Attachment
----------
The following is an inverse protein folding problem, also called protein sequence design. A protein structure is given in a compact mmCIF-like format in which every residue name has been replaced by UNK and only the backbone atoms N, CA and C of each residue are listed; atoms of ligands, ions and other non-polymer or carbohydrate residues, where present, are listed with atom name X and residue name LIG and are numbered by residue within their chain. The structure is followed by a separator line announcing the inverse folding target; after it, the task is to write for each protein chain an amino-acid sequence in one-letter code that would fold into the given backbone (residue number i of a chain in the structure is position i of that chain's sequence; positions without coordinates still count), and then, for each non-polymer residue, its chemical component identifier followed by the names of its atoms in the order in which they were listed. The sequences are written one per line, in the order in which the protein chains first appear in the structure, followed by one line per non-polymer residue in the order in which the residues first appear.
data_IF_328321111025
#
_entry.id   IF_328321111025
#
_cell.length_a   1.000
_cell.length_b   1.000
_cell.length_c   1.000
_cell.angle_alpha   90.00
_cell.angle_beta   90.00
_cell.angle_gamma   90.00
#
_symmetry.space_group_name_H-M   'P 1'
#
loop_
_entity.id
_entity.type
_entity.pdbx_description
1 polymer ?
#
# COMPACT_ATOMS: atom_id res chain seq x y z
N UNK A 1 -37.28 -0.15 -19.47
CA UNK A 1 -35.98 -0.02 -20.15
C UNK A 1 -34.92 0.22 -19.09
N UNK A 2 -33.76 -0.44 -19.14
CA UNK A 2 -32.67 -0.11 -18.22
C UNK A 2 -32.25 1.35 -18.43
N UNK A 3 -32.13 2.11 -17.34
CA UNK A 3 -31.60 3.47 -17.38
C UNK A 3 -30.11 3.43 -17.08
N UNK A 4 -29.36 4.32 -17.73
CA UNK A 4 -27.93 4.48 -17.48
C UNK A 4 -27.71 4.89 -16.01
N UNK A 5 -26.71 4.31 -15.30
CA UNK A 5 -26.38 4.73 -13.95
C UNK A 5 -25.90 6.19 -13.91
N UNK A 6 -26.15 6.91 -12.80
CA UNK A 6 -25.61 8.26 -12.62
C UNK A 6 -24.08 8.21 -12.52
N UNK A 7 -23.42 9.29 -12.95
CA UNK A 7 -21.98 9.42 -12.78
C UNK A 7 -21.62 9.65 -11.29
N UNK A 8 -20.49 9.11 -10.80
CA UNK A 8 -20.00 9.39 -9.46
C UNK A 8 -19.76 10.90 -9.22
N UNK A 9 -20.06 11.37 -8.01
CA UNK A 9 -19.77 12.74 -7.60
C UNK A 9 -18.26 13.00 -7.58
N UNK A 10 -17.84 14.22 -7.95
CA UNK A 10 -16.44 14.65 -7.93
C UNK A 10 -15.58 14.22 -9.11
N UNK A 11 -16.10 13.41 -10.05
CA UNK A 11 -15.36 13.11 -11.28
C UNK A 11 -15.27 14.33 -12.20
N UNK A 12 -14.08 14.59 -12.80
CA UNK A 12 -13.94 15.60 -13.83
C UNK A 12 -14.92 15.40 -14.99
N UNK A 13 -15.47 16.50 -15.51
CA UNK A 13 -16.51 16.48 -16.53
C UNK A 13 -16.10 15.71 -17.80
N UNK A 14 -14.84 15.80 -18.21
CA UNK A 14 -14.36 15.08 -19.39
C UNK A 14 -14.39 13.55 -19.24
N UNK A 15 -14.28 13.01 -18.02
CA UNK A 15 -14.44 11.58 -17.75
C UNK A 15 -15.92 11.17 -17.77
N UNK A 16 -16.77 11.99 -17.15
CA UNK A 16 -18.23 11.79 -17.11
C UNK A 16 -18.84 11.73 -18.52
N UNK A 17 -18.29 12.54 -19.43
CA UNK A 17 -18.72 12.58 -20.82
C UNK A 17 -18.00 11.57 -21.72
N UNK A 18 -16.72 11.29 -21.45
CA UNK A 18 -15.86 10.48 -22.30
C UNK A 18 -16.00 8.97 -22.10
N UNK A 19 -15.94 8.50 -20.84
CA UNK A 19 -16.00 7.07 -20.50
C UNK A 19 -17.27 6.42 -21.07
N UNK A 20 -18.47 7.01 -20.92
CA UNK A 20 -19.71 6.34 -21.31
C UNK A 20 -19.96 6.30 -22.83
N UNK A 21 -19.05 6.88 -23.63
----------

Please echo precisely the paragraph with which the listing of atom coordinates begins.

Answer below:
The following is an inverse protein folding problem, also called protein sequence design. A protein structure is given in a compact mmCIF-like format in which every residue name has been replaced by UNK and only the backbone atoms N, CA and C of each residue are listed; atoms of ligands, ions and other non-polymer or carbohydrate residues, where present, are listed with atom name X and residue name LIG and are numbered by residue within their chain. The structure is followed by a separator line announcing the inverse folding target; after it, the task is to write for each protein chain an amino-acid sequence in one-letter code that would fold into the given backbone (residue number i of a chain in the structure is position i of that chain's sequence; positions without coordinates still count), and then, for each non-polymer residue, its chemical component identifier followed by the names of its atoms in the order in which they were listed. The sequences are written one per line, in the order in which the protein chains first appear in the structure, followed by one line per non-polymer residue in the order in which the residues first appear.